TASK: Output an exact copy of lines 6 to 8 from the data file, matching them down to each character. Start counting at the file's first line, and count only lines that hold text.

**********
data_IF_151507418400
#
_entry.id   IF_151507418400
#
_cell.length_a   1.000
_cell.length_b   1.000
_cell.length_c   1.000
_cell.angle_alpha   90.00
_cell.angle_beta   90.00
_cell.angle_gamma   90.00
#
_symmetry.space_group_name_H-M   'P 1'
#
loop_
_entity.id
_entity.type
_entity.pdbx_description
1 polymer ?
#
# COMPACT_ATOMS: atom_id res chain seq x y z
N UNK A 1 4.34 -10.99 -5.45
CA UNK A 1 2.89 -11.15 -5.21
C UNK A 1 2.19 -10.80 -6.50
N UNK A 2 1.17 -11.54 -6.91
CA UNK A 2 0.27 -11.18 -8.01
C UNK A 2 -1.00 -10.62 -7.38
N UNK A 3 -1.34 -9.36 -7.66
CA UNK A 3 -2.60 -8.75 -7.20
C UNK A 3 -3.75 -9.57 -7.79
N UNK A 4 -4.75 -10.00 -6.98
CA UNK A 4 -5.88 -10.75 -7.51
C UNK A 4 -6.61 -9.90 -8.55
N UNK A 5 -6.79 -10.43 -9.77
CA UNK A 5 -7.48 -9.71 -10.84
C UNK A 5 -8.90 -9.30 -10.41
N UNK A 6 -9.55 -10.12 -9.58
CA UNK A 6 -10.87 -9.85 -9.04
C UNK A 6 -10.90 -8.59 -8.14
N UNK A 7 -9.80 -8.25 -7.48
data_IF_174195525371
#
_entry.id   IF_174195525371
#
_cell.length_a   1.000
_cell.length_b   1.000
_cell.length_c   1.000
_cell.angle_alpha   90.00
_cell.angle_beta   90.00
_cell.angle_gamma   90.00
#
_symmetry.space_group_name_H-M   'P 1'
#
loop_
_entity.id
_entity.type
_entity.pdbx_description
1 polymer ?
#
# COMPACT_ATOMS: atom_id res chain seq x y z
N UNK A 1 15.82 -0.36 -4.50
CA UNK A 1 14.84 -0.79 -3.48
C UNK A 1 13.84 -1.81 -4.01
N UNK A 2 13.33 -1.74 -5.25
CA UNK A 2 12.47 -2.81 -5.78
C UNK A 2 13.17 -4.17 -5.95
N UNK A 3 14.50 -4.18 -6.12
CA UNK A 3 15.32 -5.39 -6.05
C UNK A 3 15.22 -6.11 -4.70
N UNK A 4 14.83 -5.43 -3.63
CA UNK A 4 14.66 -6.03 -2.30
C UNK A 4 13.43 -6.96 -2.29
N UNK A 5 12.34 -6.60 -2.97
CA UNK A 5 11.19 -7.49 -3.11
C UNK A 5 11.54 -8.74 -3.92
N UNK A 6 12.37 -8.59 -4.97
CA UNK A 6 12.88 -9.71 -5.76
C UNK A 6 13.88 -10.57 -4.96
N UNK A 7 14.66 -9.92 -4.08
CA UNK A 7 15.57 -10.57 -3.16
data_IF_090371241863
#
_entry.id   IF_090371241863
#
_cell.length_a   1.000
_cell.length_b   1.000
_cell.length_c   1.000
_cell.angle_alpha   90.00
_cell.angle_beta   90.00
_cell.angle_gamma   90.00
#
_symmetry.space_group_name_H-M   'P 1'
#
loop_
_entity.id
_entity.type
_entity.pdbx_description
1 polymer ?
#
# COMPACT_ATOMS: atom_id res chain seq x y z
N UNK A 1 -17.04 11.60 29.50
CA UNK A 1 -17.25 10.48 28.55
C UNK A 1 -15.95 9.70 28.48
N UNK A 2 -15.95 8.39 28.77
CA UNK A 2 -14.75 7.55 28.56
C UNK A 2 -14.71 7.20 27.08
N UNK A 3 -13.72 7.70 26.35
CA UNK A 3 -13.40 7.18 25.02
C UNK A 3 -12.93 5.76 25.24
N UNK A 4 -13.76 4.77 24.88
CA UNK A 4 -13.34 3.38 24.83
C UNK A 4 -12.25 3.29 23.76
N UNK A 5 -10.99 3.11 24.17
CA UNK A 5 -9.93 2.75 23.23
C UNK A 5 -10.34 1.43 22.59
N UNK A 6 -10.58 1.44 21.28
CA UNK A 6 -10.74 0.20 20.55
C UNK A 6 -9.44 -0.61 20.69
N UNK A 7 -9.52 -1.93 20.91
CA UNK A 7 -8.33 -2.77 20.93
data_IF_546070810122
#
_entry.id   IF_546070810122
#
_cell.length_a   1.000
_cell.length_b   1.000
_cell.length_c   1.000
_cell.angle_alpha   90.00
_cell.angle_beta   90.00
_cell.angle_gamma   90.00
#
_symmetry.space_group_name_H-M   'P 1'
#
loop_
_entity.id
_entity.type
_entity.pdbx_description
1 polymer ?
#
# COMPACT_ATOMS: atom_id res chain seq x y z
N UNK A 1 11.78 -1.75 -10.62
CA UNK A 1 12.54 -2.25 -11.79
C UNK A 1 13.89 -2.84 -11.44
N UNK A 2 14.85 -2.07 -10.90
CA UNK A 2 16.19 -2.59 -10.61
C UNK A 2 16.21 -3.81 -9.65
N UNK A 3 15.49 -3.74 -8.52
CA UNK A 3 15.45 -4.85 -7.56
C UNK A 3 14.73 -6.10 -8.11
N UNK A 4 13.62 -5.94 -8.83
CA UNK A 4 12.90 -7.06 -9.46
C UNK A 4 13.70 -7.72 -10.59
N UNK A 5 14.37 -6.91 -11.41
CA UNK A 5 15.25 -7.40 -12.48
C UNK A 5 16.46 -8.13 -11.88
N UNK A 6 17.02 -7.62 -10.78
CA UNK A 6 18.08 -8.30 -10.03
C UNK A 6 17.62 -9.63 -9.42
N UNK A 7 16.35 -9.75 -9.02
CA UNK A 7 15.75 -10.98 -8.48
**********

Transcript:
_cell.length_b   1.000
_cell.length_c   1.000
_cell.angle_alpha   90.00